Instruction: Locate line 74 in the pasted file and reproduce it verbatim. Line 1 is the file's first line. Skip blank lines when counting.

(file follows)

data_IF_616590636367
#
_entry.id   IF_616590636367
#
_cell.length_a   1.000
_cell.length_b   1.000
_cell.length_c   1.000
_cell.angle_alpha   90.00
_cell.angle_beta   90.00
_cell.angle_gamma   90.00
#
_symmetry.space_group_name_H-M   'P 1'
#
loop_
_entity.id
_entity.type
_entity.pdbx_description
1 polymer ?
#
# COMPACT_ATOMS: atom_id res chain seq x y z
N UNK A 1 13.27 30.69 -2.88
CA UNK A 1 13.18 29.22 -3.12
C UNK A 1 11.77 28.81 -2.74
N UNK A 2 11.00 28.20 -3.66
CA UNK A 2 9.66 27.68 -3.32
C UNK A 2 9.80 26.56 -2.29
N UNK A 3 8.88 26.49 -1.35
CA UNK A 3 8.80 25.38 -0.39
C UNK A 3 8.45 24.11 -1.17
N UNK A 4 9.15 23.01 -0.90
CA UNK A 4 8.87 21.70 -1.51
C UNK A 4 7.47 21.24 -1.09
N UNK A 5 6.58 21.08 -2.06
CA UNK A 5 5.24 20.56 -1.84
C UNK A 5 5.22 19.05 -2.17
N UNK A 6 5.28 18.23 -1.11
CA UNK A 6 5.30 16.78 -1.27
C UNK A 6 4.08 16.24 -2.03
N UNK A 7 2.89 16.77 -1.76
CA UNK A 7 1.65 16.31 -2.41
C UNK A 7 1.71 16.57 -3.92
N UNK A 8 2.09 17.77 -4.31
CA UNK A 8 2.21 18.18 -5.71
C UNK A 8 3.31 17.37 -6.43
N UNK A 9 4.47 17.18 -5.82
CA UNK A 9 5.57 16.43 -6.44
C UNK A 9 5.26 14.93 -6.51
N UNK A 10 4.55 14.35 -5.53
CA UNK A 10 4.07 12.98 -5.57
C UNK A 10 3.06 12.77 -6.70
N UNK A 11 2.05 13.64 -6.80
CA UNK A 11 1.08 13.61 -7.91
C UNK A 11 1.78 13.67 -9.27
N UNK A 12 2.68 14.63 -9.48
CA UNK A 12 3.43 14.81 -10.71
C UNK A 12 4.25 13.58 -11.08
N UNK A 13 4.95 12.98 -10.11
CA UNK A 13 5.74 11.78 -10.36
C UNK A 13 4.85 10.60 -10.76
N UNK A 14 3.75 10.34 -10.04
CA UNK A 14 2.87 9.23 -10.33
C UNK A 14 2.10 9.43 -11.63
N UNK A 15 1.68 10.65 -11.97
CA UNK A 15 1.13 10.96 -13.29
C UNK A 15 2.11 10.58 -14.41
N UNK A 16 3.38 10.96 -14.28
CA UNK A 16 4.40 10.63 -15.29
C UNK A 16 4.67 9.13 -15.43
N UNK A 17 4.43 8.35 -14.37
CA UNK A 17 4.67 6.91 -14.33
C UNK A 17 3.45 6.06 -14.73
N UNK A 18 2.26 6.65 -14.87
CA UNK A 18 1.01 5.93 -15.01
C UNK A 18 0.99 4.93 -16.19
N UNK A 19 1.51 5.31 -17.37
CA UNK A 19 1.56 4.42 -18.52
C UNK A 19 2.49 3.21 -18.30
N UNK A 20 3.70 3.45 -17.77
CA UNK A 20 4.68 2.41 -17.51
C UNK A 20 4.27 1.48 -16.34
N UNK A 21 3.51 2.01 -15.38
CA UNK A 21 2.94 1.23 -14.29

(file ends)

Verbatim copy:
C UNK A 18 0.99 4.93 -16.19